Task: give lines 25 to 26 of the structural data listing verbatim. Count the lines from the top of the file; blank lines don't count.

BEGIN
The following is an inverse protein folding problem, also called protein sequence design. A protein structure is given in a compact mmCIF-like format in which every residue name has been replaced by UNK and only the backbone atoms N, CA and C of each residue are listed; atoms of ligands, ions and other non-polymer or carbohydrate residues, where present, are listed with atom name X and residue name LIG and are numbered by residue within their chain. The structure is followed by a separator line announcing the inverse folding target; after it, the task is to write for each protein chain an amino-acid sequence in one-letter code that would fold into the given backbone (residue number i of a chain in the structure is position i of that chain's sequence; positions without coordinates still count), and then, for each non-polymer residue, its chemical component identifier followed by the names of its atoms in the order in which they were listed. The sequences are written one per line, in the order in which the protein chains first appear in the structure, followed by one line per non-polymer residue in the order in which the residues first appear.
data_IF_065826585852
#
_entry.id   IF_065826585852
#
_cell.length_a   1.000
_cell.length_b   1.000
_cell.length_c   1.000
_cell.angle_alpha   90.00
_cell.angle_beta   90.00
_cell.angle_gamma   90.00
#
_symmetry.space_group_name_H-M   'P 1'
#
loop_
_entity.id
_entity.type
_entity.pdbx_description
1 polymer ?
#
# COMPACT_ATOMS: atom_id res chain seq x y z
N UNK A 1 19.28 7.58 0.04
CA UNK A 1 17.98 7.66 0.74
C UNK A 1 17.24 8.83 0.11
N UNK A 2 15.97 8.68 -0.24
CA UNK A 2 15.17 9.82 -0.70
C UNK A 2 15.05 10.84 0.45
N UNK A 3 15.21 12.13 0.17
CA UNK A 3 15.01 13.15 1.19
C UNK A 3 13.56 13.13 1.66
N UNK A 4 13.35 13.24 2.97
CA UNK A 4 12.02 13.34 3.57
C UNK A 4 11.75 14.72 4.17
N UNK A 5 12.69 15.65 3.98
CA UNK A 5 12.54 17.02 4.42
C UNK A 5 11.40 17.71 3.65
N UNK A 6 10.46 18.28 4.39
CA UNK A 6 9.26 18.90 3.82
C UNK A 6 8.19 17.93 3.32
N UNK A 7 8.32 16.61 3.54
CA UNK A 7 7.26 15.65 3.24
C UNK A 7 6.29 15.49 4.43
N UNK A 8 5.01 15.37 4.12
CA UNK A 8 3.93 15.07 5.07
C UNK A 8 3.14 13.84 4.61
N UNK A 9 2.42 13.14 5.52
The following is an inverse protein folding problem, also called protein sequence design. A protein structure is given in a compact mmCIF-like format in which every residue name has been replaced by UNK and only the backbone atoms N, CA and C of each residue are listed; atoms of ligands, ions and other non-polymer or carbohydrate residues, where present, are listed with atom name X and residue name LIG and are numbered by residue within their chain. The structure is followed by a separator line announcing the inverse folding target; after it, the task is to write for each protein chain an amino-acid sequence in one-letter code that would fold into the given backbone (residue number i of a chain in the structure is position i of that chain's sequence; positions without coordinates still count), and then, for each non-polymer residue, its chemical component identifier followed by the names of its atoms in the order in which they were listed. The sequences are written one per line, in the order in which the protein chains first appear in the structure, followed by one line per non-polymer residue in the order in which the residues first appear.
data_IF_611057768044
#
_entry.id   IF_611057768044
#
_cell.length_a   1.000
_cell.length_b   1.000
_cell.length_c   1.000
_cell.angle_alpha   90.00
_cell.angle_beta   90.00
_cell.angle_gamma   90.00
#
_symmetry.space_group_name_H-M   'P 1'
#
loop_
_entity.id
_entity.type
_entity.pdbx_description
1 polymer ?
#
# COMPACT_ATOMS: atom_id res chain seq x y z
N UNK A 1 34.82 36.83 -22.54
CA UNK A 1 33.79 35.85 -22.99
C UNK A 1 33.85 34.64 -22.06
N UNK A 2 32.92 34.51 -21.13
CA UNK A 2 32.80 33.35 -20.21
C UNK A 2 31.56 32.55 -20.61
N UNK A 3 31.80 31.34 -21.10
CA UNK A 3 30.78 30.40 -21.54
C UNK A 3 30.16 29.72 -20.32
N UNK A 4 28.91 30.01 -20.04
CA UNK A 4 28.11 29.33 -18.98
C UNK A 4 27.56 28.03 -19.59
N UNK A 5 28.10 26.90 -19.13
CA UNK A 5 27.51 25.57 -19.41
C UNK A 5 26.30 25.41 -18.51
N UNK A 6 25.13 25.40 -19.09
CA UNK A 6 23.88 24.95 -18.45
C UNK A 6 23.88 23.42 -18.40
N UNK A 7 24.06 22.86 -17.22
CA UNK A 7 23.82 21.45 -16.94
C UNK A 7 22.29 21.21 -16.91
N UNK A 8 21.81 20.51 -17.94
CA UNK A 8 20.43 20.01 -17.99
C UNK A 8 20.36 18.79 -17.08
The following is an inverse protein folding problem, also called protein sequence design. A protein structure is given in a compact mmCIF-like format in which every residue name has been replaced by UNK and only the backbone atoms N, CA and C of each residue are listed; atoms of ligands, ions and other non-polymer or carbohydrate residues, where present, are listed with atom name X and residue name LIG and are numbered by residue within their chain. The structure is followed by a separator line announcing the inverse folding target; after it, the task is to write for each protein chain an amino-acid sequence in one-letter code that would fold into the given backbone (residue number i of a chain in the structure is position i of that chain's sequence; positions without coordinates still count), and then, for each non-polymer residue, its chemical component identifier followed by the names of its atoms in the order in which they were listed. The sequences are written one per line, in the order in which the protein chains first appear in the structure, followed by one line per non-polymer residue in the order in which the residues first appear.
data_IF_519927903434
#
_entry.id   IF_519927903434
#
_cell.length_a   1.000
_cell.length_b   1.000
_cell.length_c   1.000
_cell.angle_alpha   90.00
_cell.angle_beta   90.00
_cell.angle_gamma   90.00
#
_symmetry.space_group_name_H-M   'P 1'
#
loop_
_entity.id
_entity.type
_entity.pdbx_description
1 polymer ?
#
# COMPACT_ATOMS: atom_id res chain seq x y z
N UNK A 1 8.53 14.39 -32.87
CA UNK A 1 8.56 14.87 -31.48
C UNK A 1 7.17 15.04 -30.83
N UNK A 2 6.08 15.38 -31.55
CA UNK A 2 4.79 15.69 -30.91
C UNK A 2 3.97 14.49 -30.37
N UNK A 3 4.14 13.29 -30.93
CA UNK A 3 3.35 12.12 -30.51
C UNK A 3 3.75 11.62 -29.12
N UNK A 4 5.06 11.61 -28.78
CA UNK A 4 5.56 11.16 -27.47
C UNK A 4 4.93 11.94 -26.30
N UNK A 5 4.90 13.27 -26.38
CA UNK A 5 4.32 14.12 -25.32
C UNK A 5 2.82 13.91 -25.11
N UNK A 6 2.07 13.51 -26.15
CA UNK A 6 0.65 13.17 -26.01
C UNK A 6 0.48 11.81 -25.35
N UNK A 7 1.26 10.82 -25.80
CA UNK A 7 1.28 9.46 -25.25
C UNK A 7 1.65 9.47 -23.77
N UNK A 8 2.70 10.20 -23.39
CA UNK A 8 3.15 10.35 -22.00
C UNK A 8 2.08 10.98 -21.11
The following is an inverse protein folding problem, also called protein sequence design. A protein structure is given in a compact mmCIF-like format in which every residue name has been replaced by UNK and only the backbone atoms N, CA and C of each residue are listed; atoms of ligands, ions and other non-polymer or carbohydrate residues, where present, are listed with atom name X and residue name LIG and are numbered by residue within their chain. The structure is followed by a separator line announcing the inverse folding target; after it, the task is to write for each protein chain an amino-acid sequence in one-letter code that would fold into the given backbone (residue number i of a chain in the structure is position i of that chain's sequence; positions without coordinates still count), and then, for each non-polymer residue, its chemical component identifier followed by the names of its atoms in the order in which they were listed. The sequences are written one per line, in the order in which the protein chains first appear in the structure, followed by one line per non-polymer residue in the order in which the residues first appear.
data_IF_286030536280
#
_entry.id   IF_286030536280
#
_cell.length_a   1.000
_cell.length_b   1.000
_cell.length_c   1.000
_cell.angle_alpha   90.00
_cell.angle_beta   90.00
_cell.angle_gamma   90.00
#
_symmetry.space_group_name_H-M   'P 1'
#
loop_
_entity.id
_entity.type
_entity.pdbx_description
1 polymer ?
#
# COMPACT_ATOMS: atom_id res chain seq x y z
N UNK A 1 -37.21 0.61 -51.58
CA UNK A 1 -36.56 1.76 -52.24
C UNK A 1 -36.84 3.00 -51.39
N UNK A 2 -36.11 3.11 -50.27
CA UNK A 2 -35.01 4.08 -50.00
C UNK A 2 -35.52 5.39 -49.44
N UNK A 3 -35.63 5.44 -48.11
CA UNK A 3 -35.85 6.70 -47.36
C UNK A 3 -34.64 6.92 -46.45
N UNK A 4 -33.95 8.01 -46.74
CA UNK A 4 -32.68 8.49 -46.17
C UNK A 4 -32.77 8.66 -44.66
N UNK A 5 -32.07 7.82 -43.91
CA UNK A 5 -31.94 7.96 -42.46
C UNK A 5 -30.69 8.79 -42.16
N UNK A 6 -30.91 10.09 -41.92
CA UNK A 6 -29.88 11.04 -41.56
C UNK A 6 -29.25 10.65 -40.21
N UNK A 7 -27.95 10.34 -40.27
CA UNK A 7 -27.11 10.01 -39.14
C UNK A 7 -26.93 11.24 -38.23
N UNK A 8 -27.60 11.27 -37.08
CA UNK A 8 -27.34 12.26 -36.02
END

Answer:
N UNK A 2 15.97 8.68 -0.24
CA UNK A 2 15.17 9.82 -0.70